Magness Lake, in Heber Springs, is a magnet for swans
The House today overwhelmingly approved, 78-17, legislation to issue state bonds for the startup Big River Steel mill proposed for Mississippi County. The state is prepared to put $125 million in incentives into the project in the hopes of creating more than 500 jobs. Nucor, already making steel in Mississippi, has fought the proposal, saying the market demand isn't sufficient to justify state subsidy of a competitor. The legislation had been approved in the Senate previously.
Rep. Stephen Meeks spoke against the bill. He said the super project money was meant to attract proven businesses, not those such as Big River Steel with no customer base and depending in part on public money from the teacher retirement system. He said it could turn out to be a "money pit" for the state.
The Arkansas Democratic Party took pains to note the "job-killing" Republicans who did not support the bill:
17 Republicans voted against the Big River Steel job creation bill or HB1870, including Alexander, Bell, Collins, Dale, Davis, Dotson, C. Douglas, Hobbs, House, Kerr, Lea, D. Meeks, S. Meeks, Miller, Payton, Westerman, and Womack. Three Republicans choose not to vote including representatives Hammer, Lowery, and Carter.
UPDATE: A GRIM DAY FOR THE WORKING:
ALSO AT THE LEGISLATURE TODAY:
*SCREWING THE WORKING MAN AND WOMAN: Without debate, the Senate passed legislation requiring random drug testing of people receiving unemployment benefits. No mention in the bill of drug testing all the unemployed members of the legisalture periodically. But that was only salt in the wounds of a vote to cut unemployment benefits. Check this out. Maybe the House can stop greedy Sen. Bart Hester's oh-so-Christian work.
* GUN BREAK FOR SENIORS: The House a bill to reduce the permit fee for concealed weapons for people 65 and older from $100 to $50. Rep. Andrea Lea had wanted to cut the fee for all, but the State Police said that would deal a budget blow to the agency, which runs the background checks and keeps the database.
* SCHOOL CONSOLIDATION: The House fell three votes short on a second try at expunging the vote that beat a moratorium on school consolidations based on a district falling below the 350-student minimum enrollment.
* TRUCK TAX: The House completed action on a 15 percent increase in the registration fee for big truck rigs, an industry-supported bill to both create a truck safety program in the Highway Department but also to make up for the break truckers got the last session when a planned diesel tax increase didn't go forward, though a sales tax increase on all other taxpayers for road work did.
* OPPOSITION TO BUFFALO RIVER HOG FARM: The National Parks Conservation Association has called on the Agriculture Department's Farm Services Agency to pull a permit for hog farm along a tributary of Buffalo National River. The Association contends (see jump) that the permit was granted without proper consultation of the National Park Service.
Mt. Judea, Ark. - On March 29th, the U.S. Department of Agriculture’s Farm Services Agency (FSA) responded to a written request from the National Park Service (NPS) seeking clarity around a permit that was issued earlier this year for a hog farm along Big Creek — a tributary that empties into Buffalo National River just 5 miles downstream. An analysis of the process by which C & H Hog Farms, Inc. obtained a loan guarantee suggests that the permit was issued without proper consultation of the Park Service — a requirement of the Farm Services Agency for projects located below or above a national river.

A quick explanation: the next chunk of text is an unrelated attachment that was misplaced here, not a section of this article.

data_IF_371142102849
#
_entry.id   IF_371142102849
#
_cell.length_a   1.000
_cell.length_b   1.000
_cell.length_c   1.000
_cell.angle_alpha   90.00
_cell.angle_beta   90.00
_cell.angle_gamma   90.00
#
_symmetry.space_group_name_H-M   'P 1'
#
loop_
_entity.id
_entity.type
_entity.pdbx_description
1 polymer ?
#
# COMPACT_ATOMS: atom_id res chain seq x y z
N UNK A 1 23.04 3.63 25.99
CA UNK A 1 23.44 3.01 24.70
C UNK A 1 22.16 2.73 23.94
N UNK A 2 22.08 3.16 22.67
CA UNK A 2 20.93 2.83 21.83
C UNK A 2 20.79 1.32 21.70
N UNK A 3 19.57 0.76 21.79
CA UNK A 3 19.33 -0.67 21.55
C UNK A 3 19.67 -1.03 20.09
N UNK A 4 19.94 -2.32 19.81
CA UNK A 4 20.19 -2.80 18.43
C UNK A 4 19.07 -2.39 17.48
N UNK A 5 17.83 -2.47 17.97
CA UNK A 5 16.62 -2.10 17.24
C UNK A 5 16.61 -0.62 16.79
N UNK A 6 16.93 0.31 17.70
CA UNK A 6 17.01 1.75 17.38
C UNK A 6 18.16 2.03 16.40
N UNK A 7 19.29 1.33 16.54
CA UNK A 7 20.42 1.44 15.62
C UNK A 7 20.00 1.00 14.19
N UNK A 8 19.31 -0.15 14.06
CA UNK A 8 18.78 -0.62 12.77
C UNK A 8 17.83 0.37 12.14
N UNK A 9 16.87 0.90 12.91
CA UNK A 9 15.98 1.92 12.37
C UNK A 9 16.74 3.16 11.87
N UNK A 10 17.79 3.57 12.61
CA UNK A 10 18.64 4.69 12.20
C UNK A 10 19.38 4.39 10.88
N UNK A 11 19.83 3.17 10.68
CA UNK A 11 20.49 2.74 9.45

“Based upon the Farm Services Agency’s own guidelines, the entire permitting process for the hog farm was flawed and the decision should be thrown out,” said National Parks Conservation Association (NPCA) Senior Program Manager Emily Jones. “This hog farm could do real damage to the resources at Buffalo National River. If a proper review was completed, the environmental assessment would have shown the impacts.”
The hog farm would hold as many as 6,500 animals and generate roughly 2 million gallons of waste annually, which could impact the Buffalo River downstream. The operation could harm several endangered or threatened species in the region, including the gray bat and the endangered snuffbox mussel. Under Endangered Species Act regulations, federal agencies must ensure their actions don’t jeopardize the continued existence of listed species. In addition to failing to consult with the Park Service on impacts to the river, the Farm Services Agency did not submit a determination of effects on endangered species to the U.S. Fish and Wildlife Service, as required by law.
The Buffalo National River is America’s first national river. In 2011, over 1 million visitors to the river spent over $38 million in surrounding communities, creating jobs, attending festivals, and supporting local businesses. Canoe and kayak enthusiasts, equestrians, hikers, fisherman, and birders enjoy the 132 mile free flowing river. Elk, deer and turkey, along with more than 300 species of fish, freshwater mussels, insects, and aquatic plants depend on the Buffalo, America’s first National River. A hog farm could jeopardize this economic benefit for the State of Arkansas and impact local communities.
“On behalf of the National Parks Conservation Association’s over 800,000 members and supporters, we call on the U.S. Department of Agriculture and the Arkansas Department of Environmental Quality to work cooperatively to pull this permit,” said Jones. “Buffalo National River is a national treasure, and the necessary precautions must be followed to ensure it is protected for future generations.”
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